Current microalgal downstream processing technologies are often too expensive to achieve commercial benefits or even price parity. Therefore, the need to simplify the unit operations and quickly maximize the number of recovered products becomes evident. This can be achieved by integrating microfluidic chip architecture with external fields to extract and fractionate multiple microalgal components continuously. Although these technologies have been proven in cell transformation, retention, and sorting, a wide range of applications such as microalgal biorefining have not been explored.
The purpose of this research is to combine electric and acoustic fields with microfluidic technologies to develop a gentle, sustainable, less labor-intensive, and less time-consuming on-a-chip multi-product extraction and separation platform.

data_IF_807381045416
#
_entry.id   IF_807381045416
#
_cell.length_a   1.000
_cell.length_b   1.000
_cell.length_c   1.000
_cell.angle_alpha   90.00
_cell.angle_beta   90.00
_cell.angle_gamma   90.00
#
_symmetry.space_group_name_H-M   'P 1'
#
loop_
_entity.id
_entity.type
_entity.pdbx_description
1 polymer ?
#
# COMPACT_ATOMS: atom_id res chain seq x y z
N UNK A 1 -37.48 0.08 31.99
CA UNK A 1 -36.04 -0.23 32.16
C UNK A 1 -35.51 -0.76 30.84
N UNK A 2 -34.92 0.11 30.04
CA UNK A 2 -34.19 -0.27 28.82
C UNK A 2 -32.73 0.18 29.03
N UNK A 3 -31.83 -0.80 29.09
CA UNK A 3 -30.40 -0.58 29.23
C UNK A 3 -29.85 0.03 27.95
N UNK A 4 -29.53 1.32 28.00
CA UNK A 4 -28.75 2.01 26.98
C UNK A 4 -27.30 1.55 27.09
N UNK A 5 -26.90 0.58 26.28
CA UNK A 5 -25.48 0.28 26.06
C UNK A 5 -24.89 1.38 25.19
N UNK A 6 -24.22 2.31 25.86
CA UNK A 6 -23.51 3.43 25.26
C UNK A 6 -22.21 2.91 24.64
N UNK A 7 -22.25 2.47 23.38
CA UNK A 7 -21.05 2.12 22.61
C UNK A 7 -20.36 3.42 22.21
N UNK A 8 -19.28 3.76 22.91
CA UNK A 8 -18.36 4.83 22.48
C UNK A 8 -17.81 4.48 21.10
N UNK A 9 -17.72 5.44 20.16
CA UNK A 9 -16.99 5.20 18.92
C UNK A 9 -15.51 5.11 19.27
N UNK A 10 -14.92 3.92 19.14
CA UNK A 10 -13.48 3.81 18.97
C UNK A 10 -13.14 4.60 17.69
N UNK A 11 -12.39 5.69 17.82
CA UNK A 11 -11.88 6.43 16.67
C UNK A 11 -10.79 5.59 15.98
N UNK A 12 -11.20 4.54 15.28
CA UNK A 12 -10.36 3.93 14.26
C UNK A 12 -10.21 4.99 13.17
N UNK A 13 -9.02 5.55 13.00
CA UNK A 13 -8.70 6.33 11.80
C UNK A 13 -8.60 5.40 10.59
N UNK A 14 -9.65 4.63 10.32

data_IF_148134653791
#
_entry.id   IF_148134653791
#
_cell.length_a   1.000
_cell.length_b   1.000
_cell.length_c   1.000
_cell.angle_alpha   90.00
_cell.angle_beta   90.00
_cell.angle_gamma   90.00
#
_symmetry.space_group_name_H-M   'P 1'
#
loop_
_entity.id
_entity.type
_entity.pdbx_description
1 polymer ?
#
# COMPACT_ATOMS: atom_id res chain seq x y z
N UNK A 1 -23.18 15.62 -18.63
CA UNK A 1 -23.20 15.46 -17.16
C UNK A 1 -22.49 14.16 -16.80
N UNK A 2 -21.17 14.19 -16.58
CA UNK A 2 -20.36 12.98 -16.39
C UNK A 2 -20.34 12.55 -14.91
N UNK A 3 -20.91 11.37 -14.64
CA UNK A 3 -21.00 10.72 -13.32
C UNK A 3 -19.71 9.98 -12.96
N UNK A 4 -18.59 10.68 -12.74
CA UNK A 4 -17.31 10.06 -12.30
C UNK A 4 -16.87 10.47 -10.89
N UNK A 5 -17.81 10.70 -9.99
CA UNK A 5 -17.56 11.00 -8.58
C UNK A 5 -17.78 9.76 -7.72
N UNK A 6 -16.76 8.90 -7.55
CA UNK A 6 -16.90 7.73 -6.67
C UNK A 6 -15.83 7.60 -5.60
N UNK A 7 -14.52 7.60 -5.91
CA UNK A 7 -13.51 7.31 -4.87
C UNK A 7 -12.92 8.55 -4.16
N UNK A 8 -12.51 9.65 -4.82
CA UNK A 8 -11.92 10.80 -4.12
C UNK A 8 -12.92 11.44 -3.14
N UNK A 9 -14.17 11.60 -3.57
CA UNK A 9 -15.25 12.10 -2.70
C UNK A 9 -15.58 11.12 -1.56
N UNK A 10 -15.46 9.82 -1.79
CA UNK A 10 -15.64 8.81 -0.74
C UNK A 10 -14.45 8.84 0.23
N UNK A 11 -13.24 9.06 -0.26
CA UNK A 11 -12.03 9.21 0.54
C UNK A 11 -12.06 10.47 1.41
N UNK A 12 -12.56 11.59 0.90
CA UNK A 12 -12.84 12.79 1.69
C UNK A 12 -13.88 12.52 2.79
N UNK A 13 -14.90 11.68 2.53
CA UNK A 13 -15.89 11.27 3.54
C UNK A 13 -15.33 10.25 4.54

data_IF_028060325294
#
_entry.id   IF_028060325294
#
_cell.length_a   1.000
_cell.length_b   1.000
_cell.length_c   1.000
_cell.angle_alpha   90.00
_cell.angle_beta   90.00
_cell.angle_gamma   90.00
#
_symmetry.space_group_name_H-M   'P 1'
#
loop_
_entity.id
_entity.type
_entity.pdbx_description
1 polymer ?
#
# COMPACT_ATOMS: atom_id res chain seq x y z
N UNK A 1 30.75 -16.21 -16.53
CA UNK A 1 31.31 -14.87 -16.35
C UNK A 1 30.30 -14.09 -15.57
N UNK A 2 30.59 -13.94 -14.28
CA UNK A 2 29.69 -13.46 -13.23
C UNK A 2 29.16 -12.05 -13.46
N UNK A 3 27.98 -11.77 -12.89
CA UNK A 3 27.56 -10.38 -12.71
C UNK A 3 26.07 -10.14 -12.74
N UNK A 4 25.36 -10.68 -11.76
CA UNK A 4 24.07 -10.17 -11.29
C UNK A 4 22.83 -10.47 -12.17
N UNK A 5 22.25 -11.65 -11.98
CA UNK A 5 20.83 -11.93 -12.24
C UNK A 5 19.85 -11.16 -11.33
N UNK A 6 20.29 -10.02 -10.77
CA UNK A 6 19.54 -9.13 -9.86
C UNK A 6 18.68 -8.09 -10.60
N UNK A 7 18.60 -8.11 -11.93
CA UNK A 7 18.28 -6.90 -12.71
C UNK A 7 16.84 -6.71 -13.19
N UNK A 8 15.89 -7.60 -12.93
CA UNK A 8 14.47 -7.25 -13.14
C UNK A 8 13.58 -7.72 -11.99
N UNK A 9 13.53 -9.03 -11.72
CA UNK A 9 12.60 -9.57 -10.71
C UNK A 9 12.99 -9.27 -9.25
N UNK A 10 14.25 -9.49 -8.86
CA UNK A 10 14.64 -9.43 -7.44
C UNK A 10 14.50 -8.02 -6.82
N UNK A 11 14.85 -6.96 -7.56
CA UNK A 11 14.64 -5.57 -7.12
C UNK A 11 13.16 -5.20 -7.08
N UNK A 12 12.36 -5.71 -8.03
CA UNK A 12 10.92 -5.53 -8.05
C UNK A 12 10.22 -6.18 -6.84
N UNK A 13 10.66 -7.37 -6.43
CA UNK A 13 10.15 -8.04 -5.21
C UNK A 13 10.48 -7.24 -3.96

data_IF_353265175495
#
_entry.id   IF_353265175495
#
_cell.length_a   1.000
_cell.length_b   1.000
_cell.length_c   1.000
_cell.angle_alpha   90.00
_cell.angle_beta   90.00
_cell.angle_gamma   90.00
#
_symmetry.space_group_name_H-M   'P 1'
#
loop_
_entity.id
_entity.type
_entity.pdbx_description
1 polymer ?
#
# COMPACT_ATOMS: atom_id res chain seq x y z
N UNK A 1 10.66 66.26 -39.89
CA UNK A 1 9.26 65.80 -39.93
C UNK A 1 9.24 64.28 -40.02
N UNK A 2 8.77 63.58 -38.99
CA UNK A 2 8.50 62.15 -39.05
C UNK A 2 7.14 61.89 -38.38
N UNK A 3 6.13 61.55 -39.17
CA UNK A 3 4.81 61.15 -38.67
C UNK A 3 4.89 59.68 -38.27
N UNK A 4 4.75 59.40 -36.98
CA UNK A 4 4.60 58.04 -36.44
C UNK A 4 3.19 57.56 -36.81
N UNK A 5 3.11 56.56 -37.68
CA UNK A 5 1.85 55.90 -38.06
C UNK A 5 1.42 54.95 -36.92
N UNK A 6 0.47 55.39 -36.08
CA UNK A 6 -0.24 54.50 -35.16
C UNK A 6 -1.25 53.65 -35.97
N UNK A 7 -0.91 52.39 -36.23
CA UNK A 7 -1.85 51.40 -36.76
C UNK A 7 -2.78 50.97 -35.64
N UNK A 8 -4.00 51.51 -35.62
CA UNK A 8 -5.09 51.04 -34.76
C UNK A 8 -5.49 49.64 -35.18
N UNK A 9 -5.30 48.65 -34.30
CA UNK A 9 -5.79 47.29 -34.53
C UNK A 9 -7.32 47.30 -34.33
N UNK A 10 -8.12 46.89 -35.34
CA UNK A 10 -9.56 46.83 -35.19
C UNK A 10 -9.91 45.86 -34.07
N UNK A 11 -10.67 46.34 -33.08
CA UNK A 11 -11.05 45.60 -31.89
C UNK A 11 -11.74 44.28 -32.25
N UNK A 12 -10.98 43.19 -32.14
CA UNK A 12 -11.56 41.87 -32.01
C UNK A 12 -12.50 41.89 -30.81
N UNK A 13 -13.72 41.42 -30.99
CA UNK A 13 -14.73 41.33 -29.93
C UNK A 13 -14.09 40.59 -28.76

The main focus is thus on using external fields to continuously concentrate microalgal cells, extract their components and separate them into pure components on-a-chip. The focus is on several microalgal species, including Haematococcus pluvialis, Chlorella vulgaris, Dunaliella salina, and the cyanobacterium Spirulina platensis. These microalgae species are rich in biomolecules such as specific pigments, carbohydrates, and proteins, interesting for applications such as novel food, feed, and nutraceuticals. Thus, the differences of structure such as cell density, compressibility, size, and the presence or absence of a cell wall need to be considered. These characteristics will further define the specific strategy of the downstream processing (cell milking or mild acoustic disruption).